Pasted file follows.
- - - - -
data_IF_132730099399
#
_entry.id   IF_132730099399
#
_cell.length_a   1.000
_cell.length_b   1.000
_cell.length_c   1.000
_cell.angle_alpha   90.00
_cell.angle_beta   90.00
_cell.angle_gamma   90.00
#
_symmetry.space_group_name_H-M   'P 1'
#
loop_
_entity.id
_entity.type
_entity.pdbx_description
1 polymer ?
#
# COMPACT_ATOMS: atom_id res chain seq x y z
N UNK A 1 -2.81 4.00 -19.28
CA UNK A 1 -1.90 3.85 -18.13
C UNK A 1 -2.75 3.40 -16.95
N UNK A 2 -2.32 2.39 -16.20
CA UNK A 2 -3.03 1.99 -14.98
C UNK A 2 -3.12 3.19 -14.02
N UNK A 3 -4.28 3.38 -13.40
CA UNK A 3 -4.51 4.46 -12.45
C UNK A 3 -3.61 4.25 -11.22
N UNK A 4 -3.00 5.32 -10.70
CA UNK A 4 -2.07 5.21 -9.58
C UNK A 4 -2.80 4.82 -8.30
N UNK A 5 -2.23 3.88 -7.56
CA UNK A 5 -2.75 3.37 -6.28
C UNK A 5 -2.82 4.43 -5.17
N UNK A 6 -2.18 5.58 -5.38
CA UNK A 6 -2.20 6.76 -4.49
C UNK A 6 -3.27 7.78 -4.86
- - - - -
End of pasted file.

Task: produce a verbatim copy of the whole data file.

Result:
data_IF_132730099399
#
_entry.id   IF_132730099399
#
_cell.length_a   1.000
_cell.length_b   1.000
_cell.length_c   1.000
_cell.angle_alpha   90.00
_cell.angle_beta   90.00
_cell.angle_gamma   90.00
#
_symmetry.space_group_name_H-M   'P 1'
#
loop_
_entity.id
_entity.type
_entity.pdbx_description
1 polymer ?
#
# COMPACT_ATOMS: atom_id res chain seq x y z
N UNK A 1 -2.81 4.00 -19.28
CA UNK A 1 -1.90 3.85 -18.13
C UNK A 1 -2.75 3.40 -16.95
N UNK A 2 -2.32 2.39 -16.20
CA UNK A 2 -3.03 1.99 -14.98
C UNK A 2 -3.12 3.19 -14.02
N UNK A 3 -4.28 3.38 -13.40
CA UNK A 3 -4.51 4.46 -12.45
C UNK A 3 -3.61 4.25 -11.22
N UNK A 4 -3.00 5.32 -10.70
CA UNK A 4 -2.07 5.21 -9.58
C UNK A 4 -2.80 4.82 -8.30
N UNK A 5 -2.23 3.88 -7.56
CA UNK A 5 -2.75 3.37 -6.28
C UNK A 5 -2.82 4.43 -5.17
N UNK A 6 -2.18 5.58 -5.38
CA UNK A 6 -2.20 6.76 -4.49
C UNK A 6 -3.27 7.78 -4.86